Listen to my breath. In. Out. Slow down. Each moment for a time.

These visualizations, the slow bites and drawing in of breath before the day begins, are also part of my morning ritual. What is yours?

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Apricot Orange Tahini Porridge, serves 1
1/2 cup old-fashioned oats
1 cup water
1 Tbs. tahini
3 dried unsulphured apricots, diced
1 orange, thinly sliced and then diced
orange zest
1/2 tsp. orange blossom water, optional
stevia drops or choice of sweetener, to taste
  • On the stovepot, put a small saucepan to boil with water.
  • Once it comes to a rolling boil, turn down to medium and stir in the oats and apricots. Let cook until it is soft and nearly all the water has been absorbed, about four minutes.
  • Turn off the heat and stir in the tahini, mashing it with your spoon until it is spread evenly throughout.
  • Take off the heat, and zest about 1/3  of an orange peel over the mixture. Stir in the orange blossom water and diced orange, including the juice from the cutting board.
  • Turn the whole mixture into a bowl and sweeten to taste. Enjoy!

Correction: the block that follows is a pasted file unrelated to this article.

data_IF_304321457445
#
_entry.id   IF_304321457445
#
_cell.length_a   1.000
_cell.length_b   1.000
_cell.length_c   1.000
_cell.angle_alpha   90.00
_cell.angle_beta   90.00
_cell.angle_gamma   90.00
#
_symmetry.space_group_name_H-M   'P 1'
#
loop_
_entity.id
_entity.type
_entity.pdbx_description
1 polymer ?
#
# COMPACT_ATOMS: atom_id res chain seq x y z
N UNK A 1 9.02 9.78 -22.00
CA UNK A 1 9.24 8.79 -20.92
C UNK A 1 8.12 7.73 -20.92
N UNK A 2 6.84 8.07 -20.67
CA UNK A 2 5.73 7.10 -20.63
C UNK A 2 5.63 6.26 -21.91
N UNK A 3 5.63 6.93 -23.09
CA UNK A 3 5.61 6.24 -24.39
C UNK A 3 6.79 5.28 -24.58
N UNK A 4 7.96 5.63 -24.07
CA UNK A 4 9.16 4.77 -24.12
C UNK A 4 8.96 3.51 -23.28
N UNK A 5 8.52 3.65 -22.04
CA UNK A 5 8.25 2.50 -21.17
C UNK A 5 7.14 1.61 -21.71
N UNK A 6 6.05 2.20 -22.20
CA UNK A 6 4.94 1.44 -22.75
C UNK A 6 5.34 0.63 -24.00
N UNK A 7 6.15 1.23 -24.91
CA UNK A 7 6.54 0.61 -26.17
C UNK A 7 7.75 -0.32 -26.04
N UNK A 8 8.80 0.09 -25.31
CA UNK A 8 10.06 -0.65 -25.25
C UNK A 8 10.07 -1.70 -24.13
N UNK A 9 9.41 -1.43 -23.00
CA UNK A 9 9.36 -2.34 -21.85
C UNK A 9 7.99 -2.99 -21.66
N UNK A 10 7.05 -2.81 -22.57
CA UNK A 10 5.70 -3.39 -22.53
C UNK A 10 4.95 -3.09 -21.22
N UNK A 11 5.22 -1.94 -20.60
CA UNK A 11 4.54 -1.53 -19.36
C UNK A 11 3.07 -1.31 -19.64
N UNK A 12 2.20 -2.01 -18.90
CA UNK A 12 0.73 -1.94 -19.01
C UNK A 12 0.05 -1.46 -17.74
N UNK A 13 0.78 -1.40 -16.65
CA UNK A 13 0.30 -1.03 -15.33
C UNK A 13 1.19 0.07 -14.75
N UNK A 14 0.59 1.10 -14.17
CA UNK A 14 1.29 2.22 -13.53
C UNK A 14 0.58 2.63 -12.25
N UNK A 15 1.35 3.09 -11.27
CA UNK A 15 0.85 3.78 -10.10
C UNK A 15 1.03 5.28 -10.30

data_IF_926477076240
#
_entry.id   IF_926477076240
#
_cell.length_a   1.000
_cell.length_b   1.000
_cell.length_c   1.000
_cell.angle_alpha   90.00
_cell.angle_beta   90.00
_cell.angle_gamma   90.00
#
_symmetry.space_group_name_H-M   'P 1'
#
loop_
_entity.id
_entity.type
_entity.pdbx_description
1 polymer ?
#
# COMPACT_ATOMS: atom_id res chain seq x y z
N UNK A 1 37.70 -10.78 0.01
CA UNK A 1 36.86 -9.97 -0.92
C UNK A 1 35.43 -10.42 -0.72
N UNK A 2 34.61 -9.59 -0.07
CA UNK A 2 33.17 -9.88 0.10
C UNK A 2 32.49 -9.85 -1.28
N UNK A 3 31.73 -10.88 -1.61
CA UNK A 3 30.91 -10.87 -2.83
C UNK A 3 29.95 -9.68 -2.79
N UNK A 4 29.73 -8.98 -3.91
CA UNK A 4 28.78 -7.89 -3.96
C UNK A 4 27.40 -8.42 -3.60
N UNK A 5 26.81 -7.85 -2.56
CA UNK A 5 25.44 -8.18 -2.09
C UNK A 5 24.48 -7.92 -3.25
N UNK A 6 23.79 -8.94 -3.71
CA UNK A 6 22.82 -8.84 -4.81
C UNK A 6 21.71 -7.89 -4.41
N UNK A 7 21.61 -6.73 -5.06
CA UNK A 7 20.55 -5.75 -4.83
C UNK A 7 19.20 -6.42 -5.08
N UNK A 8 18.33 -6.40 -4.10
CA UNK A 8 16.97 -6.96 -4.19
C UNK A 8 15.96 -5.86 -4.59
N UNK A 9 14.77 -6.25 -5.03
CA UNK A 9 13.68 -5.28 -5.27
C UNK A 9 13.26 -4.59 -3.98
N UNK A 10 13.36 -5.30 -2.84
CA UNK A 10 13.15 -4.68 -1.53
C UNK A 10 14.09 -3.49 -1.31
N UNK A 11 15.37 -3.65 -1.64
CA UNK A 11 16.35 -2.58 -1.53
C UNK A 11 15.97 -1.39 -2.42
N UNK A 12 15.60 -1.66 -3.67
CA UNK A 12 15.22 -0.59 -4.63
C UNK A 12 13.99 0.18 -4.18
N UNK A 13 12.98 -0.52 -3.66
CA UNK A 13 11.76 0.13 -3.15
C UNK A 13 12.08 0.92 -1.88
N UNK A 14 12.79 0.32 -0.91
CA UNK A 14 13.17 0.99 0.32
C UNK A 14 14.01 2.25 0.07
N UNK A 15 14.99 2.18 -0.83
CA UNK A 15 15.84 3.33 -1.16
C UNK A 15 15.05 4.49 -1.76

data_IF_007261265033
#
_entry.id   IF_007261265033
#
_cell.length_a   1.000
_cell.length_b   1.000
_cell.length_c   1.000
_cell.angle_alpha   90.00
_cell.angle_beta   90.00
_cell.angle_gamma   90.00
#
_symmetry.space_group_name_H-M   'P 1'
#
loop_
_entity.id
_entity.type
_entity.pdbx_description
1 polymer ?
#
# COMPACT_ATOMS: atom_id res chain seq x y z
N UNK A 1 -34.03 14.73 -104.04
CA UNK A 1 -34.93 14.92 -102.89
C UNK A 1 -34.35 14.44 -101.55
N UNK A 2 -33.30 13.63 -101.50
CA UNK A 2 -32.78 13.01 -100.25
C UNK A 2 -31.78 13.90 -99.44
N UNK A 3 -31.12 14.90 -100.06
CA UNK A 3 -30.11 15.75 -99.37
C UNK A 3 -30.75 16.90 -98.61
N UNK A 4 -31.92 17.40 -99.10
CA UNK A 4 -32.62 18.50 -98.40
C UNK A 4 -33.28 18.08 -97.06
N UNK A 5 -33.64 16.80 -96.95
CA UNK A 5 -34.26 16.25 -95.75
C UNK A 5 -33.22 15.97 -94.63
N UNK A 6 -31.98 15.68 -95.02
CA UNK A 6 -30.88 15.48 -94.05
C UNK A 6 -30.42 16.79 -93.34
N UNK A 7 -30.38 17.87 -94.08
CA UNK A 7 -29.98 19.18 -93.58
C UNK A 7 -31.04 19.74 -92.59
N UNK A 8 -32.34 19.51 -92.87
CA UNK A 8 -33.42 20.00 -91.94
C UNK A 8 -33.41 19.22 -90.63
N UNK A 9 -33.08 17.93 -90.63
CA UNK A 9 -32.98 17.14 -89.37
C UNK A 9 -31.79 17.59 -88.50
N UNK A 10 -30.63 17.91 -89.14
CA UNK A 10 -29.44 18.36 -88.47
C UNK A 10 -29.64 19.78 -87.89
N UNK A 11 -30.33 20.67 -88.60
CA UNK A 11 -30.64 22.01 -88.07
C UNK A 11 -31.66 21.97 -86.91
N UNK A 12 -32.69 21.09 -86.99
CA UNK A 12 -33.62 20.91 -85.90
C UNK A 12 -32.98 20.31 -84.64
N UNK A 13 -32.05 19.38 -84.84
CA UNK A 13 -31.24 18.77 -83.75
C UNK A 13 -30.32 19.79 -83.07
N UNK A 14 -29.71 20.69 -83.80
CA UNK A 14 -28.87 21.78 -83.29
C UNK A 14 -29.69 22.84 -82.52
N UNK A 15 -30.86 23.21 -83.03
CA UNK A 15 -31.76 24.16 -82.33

good-morning (almost summer) sunday muesli.

 

I’ve admitted it before, perhaps more than once.  I have a fondness for oats. and breakfast cereals.  and muesli.

And perhaps because I’ve woken (for a second day in a row) to sunshine and a blast of warm air, I’m in the mood for a light, cool, refreshingly summer-y breakfast.

Cue the pineapple, blueberries, oranges, and oats!

Pineapple, Orange, Blueberry Muesli
2 1/2 cups oats
1/4 cup oat bran
1/4 cup flax seed meal
~2/3 cup dried pineapple, candied orange peel, and blueberries
~1/3 cup raw cashews, toasted and chopped
  • Toss all ingredients into a container to mix evenly.  Use your hands to separate the mixed fruits.  The candied orange is especially sweet, so use a light hand.
     
  • Serve with yogurt and more (fresh) fruit, if desired!